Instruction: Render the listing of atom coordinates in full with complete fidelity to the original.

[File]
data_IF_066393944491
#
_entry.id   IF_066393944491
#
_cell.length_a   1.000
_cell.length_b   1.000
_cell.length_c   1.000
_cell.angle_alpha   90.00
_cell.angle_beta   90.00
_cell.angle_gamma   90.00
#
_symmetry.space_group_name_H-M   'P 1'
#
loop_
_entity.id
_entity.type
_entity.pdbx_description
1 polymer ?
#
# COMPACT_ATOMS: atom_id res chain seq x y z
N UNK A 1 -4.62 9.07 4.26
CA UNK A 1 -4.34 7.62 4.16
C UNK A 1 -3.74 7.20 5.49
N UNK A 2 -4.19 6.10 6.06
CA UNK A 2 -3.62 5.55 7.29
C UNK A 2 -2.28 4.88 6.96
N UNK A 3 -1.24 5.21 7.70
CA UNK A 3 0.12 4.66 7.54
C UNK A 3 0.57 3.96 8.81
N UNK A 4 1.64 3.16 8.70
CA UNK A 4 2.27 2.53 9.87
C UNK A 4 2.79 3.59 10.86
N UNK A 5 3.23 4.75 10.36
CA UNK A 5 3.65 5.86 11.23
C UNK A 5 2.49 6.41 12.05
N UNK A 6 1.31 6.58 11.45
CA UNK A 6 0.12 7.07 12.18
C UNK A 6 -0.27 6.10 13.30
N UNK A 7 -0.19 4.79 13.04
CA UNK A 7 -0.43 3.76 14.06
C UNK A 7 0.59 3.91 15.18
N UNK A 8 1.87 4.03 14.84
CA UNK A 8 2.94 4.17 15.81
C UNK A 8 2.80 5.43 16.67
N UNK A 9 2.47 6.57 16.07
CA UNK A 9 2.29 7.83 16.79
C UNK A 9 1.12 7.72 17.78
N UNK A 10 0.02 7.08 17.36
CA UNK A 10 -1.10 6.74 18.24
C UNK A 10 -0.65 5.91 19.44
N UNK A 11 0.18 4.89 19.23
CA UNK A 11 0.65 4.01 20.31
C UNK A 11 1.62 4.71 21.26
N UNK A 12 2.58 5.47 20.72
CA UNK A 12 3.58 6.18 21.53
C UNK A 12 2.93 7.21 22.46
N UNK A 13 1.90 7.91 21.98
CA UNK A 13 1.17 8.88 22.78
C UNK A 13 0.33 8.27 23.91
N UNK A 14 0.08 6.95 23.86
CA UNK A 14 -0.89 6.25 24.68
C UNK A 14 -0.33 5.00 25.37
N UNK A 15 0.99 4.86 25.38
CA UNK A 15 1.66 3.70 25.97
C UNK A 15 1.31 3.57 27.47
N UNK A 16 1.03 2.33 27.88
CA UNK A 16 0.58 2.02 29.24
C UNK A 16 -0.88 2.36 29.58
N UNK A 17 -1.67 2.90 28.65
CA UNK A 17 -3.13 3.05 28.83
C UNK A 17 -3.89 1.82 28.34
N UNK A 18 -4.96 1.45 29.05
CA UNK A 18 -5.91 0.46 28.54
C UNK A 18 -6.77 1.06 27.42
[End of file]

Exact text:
data_IF_066393944491
#
_entry.id   IF_066393944491
#
_cell.length_a   1.000
_cell.length_b   1.000
_cell.length_c   1.000
_cell.angle_alpha   90.00
_cell.angle_beta   90.00
_cell.angle_gamma   90.00
#
_symmetry.space_group_name_H-M   'P 1'
#
loop_
_entity.id
_entity.type
_entity.pdbx_description
1 polymer ?
#
# COMPACT_ATOMS: atom_id res chain seq x y z
N UNK A 1 -4.62 9.07 4.26
CA UNK A 1 -4.34 7.62 4.16
C UNK A 1 -3.74 7.20 5.49
N UNK A 2 -4.19 6.10 6.06
CA UNK A 2 -3.62 5.55 7.29
C UNK A 2 -2.28 4.88 6.96
N UNK A 3 -1.24 5.21 7.70
CA UNK A 3 0.12 4.66 7.54
C UNK A 3 0.57 3.96 8.81
N UNK A 4 1.64 3.16 8.70
CA UNK A 4 2.27 2.53 9.87
C UNK A 4 2.79 3.59 10.86
N UNK A 5 3.23 4.75 10.36
CA UNK A 5 3.65 5.86 11.23
C UNK A 5 2.49 6.41 12.05
N UNK A 6 1.31 6.58 11.45
CA UNK A 6 0.12 7.07 12.18
C UNK A 6 -0.27 6.10 13.30
N UNK A 7 -0.19 4.79 13.04
CA UNK A 7 -0.43 3.76 14.06
C UNK A 7 0.59 3.91 15.18
N UNK A 8 1.87 4.03 14.84
CA UNK A 8 2.94 4.17 15.81
C UNK A 8 2.80 5.43 16.67
N UNK A 9 2.47 6.57 16.07
CA UNK A 9 2.29 7.83 16.79
C UNK A 9 1.12 7.72 17.78
N UNK A 10 0.02 7.08 17.36
CA UNK A 10 -1.10 6.74 18.24
C UNK A 10 -0.65 5.91 19.44
N UNK A 11 0.18 4.89 19.23
CA UNK A 11 0.65 4.01 20.31
C UNK A 11 1.62 4.71 21.26
N UNK A 12 2.58 5.47 20.72
CA UNK A 12 3.58 6.18 21.53
C UNK A 12 2.93 7.21 22.46
N UNK A 13 1.90 7.91 21.98
CA UNK A 13 1.17 8.88 22.78
C UNK A 13 0.33 8.27 23.91
N UNK A 14 0.08 6.95 23.86
CA UNK A 14 -0.89 6.25 24.68
C UNK A 14 -0.33 5.00 25.37
N UNK A 15 0.99 4.86 25.38
CA UNK A 15 1.66 3.70 25.97
C UNK A 15 1.31 3.57 27.47
N UNK A 16 1.03 2.33 27.88
CA UNK A 16 0.58 2.02 29.24
C UNK A 16 -0.88 2.36 29.58
N UNK A 17 -1.67 2.90 28.65
CA UNK A 17 -3.13 3.05 28.83
C UNK A 17 -3.89 1.82 28.34
N UNK A 18 -4.96 1.45 29.05
CA UNK A 18 -5.91 0.46 28.54
C UNK A 18 -6.77 1.06 27.42